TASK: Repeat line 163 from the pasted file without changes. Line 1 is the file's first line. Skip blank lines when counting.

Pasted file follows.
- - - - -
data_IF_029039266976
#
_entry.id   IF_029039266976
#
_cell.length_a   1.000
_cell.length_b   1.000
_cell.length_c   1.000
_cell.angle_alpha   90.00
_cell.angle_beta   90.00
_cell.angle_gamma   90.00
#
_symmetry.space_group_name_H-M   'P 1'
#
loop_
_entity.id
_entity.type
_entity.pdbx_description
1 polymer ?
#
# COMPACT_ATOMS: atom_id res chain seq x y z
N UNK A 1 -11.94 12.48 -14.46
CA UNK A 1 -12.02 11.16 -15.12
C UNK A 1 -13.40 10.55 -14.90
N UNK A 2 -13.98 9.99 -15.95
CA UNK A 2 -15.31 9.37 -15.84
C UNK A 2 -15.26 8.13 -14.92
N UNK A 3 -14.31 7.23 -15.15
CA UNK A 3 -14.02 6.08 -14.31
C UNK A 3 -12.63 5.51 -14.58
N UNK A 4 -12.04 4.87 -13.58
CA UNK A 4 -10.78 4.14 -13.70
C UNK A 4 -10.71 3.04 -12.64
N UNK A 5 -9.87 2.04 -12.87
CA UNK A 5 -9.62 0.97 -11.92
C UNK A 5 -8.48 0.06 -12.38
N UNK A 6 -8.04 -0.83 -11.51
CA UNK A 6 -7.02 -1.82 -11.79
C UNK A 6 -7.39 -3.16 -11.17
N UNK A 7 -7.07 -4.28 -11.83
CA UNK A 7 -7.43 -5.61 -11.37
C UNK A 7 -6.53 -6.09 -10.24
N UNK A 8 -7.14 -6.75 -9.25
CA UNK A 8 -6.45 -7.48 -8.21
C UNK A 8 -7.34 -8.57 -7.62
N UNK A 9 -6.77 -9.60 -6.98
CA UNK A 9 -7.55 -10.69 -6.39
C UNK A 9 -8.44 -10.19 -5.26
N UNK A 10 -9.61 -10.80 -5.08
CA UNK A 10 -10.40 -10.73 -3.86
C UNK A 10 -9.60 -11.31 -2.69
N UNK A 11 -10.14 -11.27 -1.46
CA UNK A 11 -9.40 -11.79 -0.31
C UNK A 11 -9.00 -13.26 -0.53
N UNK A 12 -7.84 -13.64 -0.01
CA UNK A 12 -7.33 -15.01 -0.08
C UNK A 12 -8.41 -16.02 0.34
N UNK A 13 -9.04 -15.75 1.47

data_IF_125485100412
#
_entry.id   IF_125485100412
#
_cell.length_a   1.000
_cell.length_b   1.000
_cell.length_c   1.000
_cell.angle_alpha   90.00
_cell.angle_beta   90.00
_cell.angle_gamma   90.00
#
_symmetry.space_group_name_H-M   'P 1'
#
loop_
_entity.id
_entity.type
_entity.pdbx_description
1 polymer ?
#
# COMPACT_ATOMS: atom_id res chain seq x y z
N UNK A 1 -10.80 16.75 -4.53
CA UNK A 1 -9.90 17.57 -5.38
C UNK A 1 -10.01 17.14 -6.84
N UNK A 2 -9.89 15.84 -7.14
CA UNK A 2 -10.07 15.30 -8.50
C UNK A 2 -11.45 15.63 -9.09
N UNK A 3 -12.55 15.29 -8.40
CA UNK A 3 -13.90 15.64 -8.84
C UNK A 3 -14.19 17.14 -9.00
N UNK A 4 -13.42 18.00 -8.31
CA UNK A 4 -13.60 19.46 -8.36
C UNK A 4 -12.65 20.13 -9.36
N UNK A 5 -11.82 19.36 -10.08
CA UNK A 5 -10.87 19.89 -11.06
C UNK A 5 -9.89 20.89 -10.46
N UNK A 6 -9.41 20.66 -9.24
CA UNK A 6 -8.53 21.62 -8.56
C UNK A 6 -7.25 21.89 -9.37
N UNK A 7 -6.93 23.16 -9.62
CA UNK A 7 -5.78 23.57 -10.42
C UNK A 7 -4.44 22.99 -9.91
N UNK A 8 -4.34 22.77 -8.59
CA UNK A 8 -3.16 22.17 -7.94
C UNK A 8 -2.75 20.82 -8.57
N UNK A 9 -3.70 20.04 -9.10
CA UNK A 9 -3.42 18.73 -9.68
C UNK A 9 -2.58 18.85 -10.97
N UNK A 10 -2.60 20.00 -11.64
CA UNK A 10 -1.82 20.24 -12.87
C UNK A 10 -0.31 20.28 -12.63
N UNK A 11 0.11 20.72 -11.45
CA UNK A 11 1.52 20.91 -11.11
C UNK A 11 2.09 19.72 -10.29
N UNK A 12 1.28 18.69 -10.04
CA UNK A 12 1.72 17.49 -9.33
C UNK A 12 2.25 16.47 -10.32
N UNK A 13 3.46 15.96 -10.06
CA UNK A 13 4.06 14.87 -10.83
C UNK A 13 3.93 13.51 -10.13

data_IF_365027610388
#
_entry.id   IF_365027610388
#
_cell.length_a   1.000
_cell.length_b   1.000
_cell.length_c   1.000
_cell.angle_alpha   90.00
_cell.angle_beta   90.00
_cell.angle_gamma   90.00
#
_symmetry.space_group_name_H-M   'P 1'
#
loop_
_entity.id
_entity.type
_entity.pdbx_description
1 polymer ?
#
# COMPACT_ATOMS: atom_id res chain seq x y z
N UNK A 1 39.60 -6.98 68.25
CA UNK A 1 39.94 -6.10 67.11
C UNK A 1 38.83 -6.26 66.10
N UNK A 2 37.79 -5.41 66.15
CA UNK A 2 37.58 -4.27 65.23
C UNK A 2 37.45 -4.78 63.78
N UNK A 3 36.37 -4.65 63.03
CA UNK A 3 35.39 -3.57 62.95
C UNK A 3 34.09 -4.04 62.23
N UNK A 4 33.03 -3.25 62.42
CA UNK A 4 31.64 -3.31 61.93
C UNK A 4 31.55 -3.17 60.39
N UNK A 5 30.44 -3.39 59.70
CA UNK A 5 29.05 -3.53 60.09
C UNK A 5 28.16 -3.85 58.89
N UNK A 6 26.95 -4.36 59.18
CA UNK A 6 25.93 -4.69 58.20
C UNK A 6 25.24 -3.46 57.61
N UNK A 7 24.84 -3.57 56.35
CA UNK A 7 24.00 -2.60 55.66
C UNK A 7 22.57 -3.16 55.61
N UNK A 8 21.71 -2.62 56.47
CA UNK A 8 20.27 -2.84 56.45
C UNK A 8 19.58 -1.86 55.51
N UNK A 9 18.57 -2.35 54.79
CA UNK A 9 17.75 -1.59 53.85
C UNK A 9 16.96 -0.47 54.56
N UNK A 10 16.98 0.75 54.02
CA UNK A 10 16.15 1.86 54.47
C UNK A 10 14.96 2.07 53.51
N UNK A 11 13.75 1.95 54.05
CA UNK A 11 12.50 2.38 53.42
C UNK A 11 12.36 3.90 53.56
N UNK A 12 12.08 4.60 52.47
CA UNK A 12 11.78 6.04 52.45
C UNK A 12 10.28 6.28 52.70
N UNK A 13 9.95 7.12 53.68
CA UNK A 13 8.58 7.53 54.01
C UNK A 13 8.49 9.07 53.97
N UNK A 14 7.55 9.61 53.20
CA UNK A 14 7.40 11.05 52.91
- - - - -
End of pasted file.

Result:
C UNK A 9 16.96 -0.47 54.56